Tools for Rules and Rules for Tools

I’ve lost count of how many versions of our rule book we have made for All Rise. Currently on our drive it says version 8, but I can’t be sure of its accuracy. Most recently, we updated it to simplify the process of calling Surprise Witnesses to the stand.

I’m not the first person in the board gaming design world to say this, but most of the content in the first draft of your rule book won’t make it to print. In fact, I’d argue (again, not the first) that one of the most important aspects of creating a great game is trimming as much of the fat as you can from your game until you are only left with what matters. A balance that brings out the essence of what you want players to feel with a duration exactly as long as those feelings are most potent. Weighing a game down with extraneous mechanics or unnecessary complexity ultimately robs other players from the soul of the game that you originally set out to design. We wanted to create a lighter party game that was a catalyst for laughter and hopefully only lasts 20-30 minutes.

All that being said, our rule book was originally 1 page long and is currently about 3 pages long. We’ve fluctuated up to 5 or 6 pages, but we have long targeted 3 pages as the perfect balance of length and simplicity.

Why not a longer rule book? Our game is more so about the interactions and stories between you and your friends than the mechanics of the game. In fact, we dedicate a large portion of what precious page space we have to tell you to make whatever house rules you want for whatever aspect of the game you want. We have always intended for it to be a creative outlet, and even a tool for practicing and improving your ability to debate.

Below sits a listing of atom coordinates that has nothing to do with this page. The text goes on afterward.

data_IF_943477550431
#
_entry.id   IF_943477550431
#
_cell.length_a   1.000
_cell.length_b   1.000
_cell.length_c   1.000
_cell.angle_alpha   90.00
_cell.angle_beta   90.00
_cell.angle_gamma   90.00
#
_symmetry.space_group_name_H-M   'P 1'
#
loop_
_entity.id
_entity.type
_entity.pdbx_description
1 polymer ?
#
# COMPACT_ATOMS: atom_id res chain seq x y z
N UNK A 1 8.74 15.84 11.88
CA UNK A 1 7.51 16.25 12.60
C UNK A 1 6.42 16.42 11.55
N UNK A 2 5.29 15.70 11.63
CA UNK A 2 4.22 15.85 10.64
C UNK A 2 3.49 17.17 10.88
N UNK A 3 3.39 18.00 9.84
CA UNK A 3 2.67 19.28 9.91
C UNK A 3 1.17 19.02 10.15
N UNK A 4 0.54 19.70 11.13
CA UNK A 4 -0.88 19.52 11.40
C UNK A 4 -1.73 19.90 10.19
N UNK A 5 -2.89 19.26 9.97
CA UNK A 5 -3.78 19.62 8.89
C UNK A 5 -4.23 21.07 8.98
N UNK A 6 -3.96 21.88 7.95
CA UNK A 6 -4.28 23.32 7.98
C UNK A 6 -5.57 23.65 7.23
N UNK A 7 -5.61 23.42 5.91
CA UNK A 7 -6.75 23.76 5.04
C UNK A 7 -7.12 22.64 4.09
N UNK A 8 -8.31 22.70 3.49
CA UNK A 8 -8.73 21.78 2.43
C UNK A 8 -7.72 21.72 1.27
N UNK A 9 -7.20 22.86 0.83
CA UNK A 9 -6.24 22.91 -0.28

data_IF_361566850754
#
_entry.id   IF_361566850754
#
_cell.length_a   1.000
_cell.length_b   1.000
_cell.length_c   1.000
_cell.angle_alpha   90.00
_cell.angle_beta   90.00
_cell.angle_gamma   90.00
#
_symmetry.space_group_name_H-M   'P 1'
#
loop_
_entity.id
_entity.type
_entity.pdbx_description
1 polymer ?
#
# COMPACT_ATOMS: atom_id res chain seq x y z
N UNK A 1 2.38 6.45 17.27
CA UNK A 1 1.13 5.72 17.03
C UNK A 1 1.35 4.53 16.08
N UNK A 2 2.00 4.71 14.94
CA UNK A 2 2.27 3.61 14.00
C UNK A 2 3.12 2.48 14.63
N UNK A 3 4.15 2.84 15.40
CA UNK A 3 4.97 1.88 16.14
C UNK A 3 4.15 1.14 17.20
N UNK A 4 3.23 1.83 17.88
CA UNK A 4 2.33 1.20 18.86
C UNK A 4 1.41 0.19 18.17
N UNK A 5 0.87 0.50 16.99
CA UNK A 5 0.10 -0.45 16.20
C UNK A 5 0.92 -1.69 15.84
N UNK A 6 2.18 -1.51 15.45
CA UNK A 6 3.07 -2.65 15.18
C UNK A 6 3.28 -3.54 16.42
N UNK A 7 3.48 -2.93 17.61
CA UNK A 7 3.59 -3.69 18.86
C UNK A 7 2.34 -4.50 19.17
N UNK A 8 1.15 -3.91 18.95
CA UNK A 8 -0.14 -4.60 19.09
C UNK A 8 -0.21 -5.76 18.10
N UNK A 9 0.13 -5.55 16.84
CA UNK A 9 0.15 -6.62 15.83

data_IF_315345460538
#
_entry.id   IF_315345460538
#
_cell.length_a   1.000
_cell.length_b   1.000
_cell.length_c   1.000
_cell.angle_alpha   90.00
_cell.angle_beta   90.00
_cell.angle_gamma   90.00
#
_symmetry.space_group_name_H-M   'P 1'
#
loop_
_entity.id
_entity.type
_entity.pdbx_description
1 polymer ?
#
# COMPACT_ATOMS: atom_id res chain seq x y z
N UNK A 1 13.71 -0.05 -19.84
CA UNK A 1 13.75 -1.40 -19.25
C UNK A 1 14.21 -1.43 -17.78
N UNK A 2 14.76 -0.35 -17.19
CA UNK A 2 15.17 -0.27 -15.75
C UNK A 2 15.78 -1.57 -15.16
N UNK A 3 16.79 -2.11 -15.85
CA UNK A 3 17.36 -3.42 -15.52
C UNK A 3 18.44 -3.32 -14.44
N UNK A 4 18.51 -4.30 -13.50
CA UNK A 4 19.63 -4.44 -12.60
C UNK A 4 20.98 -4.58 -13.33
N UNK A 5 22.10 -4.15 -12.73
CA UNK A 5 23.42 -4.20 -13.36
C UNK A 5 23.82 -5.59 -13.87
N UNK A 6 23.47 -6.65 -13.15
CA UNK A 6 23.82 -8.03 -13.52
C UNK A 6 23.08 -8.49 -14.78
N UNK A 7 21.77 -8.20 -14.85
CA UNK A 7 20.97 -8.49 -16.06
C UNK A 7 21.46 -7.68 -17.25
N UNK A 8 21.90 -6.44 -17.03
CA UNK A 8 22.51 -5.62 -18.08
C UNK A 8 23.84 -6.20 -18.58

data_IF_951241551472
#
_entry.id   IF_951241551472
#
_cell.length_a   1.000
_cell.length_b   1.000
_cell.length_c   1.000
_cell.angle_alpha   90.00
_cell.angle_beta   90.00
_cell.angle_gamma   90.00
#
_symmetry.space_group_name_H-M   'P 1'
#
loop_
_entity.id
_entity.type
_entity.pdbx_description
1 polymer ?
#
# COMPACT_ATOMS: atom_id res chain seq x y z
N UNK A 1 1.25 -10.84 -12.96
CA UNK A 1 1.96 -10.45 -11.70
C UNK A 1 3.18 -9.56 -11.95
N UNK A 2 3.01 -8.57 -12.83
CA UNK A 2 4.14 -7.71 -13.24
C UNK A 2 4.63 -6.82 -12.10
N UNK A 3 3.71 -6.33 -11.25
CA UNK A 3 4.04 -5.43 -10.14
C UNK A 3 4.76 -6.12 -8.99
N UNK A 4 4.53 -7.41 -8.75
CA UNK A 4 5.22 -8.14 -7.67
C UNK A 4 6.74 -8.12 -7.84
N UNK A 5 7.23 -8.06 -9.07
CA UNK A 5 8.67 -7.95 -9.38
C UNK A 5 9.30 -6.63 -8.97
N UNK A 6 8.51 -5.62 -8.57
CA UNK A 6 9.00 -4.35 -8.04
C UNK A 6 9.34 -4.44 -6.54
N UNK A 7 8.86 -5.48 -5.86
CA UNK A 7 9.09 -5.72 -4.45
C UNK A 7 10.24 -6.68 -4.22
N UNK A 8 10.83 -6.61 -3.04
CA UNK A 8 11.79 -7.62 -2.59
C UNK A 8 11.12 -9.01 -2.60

Why not shorter? We found out early on in our play testing that not everyone likes to go off the cuff. In fact, many of our play testers sought clarity after the game as to whether or not the defendant was actually guilty according to us as the designers. This was extremely fascinating to me, as we created purely hypothetical situations (a favorite past time of the RDG boys) without really caring what the outcomes of the cases were. I never would have anticipated that some players, particularly in the jury, would want closure on whether or not they made the right decision. We just wanted to make it tough. Sometimes it’s tough for the defendant, sometimes for the plaintiff, and (hopefully) usually for the jury, but the idea is to give players enough structure to let their creativity shine, but certainly not so much that it is in anyway subdued. That is the balance we have always sought.

As we inch closer and closer to launching on Kickstarter, the changes to the rule book are fewer and further between. Thankfully, that is a direct result of getting fewer and fewer questions from people after their first read through of the rules and during their first play through of the game.

Hopefully, that means we have struck the balance we sought from the onset of this journey.

If you want to read the rules yourself and tell me how wrong I am, please feel free to reach out to us via email at or via twitter @RoughDraftGames… we welcome any all feedback, but, fair warning, we’ll likely argue about it with you because we don’t realize that we actually agree. It’s in our DNA.


Jeffy [12:11 PM]
The character cards will also need to be changed cause we updated the turn order

oh nvm I think Tom cleaned them up and used something else

T Yung [6:39 PM]
They’re in the PDF too
Made my own based on your design

Jeffy [6:41 PM]
Yeah I know
That’s what I meant by you cleaned them up and used another program

Garrett [6:42 PM]
No he’s saying he redesigned them himself

Jeffy [6:43 PM]


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